I think I saw one of those staff recommendation cards at the bookstore and put it on my hold list. It’s this big huge story about this big huge crazy family in pre-Shah Tehran…an area of the world I know next to nothing about other than what I’ve read in Persepolis. This book was made into an extraordinarily popular TV show in Iran, according to the foreword, and it’s easy to see why: the characters are very much themselves, if that makes sense. In fact a lot of the story reminded me of Pride And Prejudice…not the plot, necessarily, although in many ways one big crazy family is very like the next, regardless of context…but in the way that I felt I instantly got to know each person in the story, that I could nod my head and think, “Yeah, Asadollah Mirza would say that,” or “Can you just SHUT UP FOR ONE MINUTE, Mash Qasem?” It took me a little while to get some of the sense of humor but I did end up liking the sheer ridiculousness of Dear Uncle Napoleon and of course I loved Asadollah Mirza (like every other woman in the book). Also, the usage of “San Francisco” as a euphemism for sex was just really funny to me for some reason, and I’m afraid I’ll blush the next time I tell someone I’m going there for a visit. I felt like it took me a long time to read this and sometimes I wasn’t sure if I was going to be able to make it, but I’m really glad I stuck through some of the slower bits of the nascent love story and through all of Dear Uncle Napoleon’s pontificating because it was a super fun story, just plain enjoyable to read.

May 23, 2006
The Curse Of The Singles Table: A True Story Of 1001 Nights Without Sex by Suzanne Schlosberg

A friend gave this to me the other day with the observation that “you seem…angsty“. I guess I am angsty, but not necessarily about being single. No, I’m angsty about not being the kind of single where you’re a succesful magazine writer with her own condo in LA with a ton of frequent flyer miles who gets paid to go to Club Med and who has a charmingly quirky family with members who seem to have been culled directly from Central Casting. I’m more the kind of single where you take the bus to your low-paid but sort of karmically-rewarding work every day and go to bellydance and out to dinner with your friends a lot. (And I can say with great pleasure that I’ve never been seated at this possibly mythical “singles table,” either, but this may because my friends who get married are too cool to have such a thing at their weddings.) Anyway. I am angsty about the fact that I haven’t found a way to capitalize on my state of singledom by getting a sweet book deal where I basically write about how hard it is to be so fabulous and to live my jet-set lifestyle, which would be ever so much better if only I had a…sigh…man to complete it. Maybe I’m being a little hard on Suzanne Schlosberg, who did write a very readable and well done book, I have to say. But it just kind of kills me that the book ends with the realization that, like, you have to be happy with yourself, you know? And then love just happens, you know? Oh, and? That the epilogue involves her breaking her 1001-night streak with the man she ends up…you guys, this is so sweet…MARRYING! Yay! I guess I am not totally opposed to marriage, but I have to say that I hope my own epilogue says something more along the lines of “Reader, I became Benevolent Dictator of my very own island nation.”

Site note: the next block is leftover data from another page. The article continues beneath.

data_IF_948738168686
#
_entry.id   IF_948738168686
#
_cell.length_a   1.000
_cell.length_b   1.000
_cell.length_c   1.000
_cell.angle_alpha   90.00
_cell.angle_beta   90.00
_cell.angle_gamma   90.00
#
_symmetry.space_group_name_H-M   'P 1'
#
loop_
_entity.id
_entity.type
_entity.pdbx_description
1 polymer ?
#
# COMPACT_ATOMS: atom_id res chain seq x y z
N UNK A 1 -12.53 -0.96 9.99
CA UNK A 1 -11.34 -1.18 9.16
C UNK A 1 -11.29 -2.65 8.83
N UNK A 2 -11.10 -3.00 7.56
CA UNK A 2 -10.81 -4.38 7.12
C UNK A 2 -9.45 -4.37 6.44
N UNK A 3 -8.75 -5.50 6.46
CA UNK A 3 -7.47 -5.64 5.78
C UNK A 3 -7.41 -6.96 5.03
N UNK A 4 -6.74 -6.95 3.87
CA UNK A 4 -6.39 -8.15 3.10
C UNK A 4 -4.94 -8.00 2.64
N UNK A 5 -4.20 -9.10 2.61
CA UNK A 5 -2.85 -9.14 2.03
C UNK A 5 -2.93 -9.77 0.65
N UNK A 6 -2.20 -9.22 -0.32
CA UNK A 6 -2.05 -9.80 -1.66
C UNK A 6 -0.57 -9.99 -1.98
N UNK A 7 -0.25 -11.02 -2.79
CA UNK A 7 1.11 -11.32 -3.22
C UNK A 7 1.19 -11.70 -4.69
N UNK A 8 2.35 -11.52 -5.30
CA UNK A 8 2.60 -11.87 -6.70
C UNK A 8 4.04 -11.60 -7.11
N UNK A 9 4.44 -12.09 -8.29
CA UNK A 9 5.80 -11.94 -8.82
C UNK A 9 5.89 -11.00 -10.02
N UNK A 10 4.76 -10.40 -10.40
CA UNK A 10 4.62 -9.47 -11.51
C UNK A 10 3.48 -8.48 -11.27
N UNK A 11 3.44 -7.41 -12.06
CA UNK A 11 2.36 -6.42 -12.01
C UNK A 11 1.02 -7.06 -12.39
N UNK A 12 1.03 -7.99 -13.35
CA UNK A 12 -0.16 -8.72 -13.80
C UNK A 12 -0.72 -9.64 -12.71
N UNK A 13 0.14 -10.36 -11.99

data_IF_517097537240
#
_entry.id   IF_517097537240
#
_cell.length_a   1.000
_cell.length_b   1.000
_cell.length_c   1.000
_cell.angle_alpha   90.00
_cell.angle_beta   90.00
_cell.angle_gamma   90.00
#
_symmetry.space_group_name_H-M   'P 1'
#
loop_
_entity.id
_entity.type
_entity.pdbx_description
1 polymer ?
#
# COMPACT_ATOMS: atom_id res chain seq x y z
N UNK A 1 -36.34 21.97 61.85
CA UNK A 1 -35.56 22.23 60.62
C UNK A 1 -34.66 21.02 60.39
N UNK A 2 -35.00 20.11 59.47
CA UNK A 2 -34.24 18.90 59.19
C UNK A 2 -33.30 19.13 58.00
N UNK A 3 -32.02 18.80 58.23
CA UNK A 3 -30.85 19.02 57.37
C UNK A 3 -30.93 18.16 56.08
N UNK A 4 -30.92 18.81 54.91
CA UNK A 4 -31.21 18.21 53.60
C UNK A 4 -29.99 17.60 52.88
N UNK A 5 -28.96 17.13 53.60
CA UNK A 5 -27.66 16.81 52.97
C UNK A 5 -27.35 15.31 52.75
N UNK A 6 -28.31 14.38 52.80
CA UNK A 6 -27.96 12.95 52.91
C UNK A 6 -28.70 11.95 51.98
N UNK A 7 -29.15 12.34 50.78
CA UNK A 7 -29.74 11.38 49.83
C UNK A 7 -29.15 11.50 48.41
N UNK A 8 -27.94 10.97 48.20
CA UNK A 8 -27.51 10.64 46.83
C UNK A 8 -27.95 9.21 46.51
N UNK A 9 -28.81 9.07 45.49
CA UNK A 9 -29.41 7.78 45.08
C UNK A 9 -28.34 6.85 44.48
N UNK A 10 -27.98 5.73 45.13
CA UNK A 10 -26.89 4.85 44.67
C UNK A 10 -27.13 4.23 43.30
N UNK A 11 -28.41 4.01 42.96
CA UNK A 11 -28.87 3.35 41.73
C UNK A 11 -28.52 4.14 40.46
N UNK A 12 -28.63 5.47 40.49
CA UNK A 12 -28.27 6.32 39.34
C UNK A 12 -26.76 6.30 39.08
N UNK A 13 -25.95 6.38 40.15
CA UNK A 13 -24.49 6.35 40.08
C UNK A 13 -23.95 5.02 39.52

May 26, 2006
Clever Maids: The Secret History of The Grimm Fairy Tales by Valeris Paradiz